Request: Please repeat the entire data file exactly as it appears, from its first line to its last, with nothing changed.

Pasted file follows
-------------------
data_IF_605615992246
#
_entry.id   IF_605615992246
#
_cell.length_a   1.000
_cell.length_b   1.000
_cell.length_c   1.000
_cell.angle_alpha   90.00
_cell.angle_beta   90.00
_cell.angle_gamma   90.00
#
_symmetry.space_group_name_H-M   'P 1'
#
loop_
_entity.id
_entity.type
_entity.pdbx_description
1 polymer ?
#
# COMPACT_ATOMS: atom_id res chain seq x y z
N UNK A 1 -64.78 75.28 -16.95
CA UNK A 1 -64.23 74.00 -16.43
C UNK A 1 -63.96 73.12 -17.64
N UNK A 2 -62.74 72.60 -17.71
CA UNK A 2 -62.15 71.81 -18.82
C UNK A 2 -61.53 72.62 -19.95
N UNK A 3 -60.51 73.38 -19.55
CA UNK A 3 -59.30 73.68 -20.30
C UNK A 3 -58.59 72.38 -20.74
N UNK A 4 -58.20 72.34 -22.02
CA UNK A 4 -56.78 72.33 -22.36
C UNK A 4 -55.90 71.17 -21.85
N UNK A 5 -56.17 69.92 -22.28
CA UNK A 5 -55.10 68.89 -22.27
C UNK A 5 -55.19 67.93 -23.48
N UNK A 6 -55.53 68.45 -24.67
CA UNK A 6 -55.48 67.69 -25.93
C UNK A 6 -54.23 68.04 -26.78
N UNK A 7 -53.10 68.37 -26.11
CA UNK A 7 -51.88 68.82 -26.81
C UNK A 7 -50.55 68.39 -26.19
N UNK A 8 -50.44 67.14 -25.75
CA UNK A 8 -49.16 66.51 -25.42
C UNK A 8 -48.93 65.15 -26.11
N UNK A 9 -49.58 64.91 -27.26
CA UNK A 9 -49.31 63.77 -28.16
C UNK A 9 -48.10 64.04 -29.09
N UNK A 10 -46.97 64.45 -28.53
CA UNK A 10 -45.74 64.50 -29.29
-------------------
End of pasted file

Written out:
data_IF_605615992246
#
_entry.id   IF_605615992246
#
_cell.length_a   1.000
_cell.length_b   1.000
_cell.length_c   1.000
_cell.angle_alpha   90.00
_cell.angle_beta   90.00
_cell.angle_gamma   90.00
#
_symmetry.space_group_name_H-M   'P 1'
#
loop_
_entity.id
_entity.type
_entity.pdbx_description
1 polymer ?
#
# COMPACT_ATOMS: atom_id res chain seq x y z
N UNK A 1 -64.78 75.28 -16.95
CA UNK A 1 -64.23 74.00 -16.43
C UNK A 1 -63.96 73.12 -17.64
N UNK A 2 -62.74 72.60 -17.71
CA UNK A 2 -62.15 71.81 -18.82
C UNK A 2 -61.53 72.62 -19.95
N UNK A 3 -60.51 73.38 -19.55
CA UNK A 3 -59.30 73.68 -20.30
C UNK A 3 -58.59 72.38 -20.74
N UNK A 4 -58.20 72.34 -22.02
CA UNK A 4 -56.78 72.33 -22.36
C UNK A 4 -55.90 71.17 -21.85
N UNK A 5 -56.17 69.92 -22.28
CA UNK A 5 -55.10 68.89 -22.27
C UNK A 5 -55.19 67.93 -23.48
N UNK A 6 -55.53 68.45 -24.67
CA UNK A 6 -55.48 67.69 -25.93
C UNK A 6 -54.23 68.04 -26.78
N UNK A 7 -53.10 68.37 -26.11
CA UNK A 7 -51.88 68.82 -26.81
C UNK A 7 -50.55 68.39 -26.19
N UNK A 8 -50.44 67.14 -25.75
CA UNK A 8 -49.16 66.51 -25.42
C UNK A 8 -48.93 65.15 -26.11
N UNK A 9 -49.58 64.91 -27.26
CA UNK A 9 -49.31 63.77 -28.16
C UNK A 9 -48.10 64.04 -29.09
N UNK A 10 -46.97 64.45 -28.53
CA UNK A 10 -45.74 64.50 -29.29